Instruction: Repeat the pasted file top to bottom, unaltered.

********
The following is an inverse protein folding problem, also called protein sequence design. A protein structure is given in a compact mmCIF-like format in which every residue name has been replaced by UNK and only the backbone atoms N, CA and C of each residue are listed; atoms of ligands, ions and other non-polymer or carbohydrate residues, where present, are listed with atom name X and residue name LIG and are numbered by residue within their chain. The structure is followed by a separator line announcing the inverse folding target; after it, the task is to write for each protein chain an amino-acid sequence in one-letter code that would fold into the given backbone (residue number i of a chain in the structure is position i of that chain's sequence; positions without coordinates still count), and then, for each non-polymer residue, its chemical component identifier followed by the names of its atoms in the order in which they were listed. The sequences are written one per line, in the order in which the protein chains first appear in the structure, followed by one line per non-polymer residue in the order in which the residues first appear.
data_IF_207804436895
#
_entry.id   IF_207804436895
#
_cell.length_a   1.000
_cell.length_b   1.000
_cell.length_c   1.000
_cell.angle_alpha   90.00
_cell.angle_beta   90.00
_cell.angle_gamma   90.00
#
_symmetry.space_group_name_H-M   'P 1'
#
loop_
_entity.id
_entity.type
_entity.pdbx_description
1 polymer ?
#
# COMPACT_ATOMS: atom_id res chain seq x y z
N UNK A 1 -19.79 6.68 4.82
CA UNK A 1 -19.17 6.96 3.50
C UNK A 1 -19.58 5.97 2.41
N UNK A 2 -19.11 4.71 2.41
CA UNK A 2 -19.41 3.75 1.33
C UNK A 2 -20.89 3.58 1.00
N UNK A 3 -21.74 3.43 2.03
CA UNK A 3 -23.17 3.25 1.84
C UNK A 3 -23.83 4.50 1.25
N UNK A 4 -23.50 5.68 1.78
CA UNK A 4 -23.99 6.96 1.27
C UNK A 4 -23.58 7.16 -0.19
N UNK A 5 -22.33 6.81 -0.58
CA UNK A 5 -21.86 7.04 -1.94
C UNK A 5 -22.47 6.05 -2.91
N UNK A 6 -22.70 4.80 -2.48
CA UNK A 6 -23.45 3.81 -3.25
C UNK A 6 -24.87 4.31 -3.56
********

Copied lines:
The following is an inverse protein folding problem, also called protein sequence design. A protein structure is given in a compact mmCIF-like format in which every residue name has been replaced by UNK and only the backbone atoms N, CA and C of each residue are listed; atoms of ligands, ions and other non-polymer or carbohydrate residues, where present, are listed with atom name X and residue name LIG and are numbered by residue within their chain. The structure is followed by a separator line announcing the inverse folding target; after it, the task is to write for each protein chain an amino-acid sequence in one-letter code that would fold into the given backbone (residue number i of a chain in the structure is position i of that chain's sequence; positions without coordinates still count), and then, for each non-polymer residue, its chemical component identifier followed by the names of its atoms in the order in which they were listed. The sequences are written one per line, in the order in which the protein chains first appear in the structure, followed by one line per non-polymer residue in the order in which the residues first appear.
data_IF_207804436895
#
_entry.id   IF_207804436895
#
_cell.length_a   1.000
_cell.length_b   1.000
_cell.length_c   1.000
_cell.angle_alpha   90.00
_cell.angle_beta   90.00
_cell.angle_gamma   90.00
#
_symmetry.space_group_name_H-M   'P 1'
#
loop_
_entity.id
_entity.type
_entity.pdbx_description
1 polymer ?
#
# COMPACT_ATOMS: atom_id res chain seq x y z
N UNK A 1 -19.79 6.68 4.82
CA UNK A 1 -19.17 6.96 3.50
C UNK A 1 -19.58 5.97 2.41
N UNK A 2 -19.11 4.71 2.41
CA UNK A 2 -19.41 3.75 1.33
C UNK A 2 -20.89 3.58 1.00
N UNK A 3 -21.74 3.43 2.03
CA UNK A 3 -23.17 3.25 1.84
C UNK A 3 -23.83 4.50 1.25
N UNK A 4 -23.50 5.68 1.78
CA UNK A 4 -23.99 6.96 1.27
C UNK A 4 -23.58 7.16 -0.19
N UNK A 5 -22.33 6.81 -0.58
CA UNK A 5 -21.86 7.04 -1.94
C UNK A 5 -22.47 6.05 -2.91
N UNK A 6 -22.70 4.80 -2.48
CA UNK A 6 -23.45 3.81 -3.25
C UNK A 6 -24.87 4.31 -3.56